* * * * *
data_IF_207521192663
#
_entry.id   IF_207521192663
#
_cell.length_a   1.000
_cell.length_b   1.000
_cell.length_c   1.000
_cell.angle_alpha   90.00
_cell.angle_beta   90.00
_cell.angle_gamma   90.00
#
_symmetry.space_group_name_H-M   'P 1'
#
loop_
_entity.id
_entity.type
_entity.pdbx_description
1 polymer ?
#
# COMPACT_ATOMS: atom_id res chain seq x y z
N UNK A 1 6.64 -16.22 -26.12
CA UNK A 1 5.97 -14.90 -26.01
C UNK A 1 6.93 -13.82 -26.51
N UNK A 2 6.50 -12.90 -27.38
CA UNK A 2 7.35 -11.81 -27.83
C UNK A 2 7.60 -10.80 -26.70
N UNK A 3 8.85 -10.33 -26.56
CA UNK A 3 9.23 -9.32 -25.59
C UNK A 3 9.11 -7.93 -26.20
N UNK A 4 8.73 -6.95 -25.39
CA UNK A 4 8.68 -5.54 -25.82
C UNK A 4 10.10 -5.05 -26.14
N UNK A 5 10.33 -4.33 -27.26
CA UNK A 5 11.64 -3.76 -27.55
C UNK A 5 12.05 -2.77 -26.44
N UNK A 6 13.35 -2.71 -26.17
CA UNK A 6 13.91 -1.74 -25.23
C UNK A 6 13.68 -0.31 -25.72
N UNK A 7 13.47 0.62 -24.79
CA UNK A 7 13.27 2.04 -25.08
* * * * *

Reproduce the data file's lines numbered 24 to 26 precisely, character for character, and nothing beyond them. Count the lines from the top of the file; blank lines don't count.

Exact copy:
N UNK A 2 6.50 -12.90 -27.38
CA UNK A 2 7.35 -11.81 -27.83
C UNK A 2 7.60 -10.80 -26.70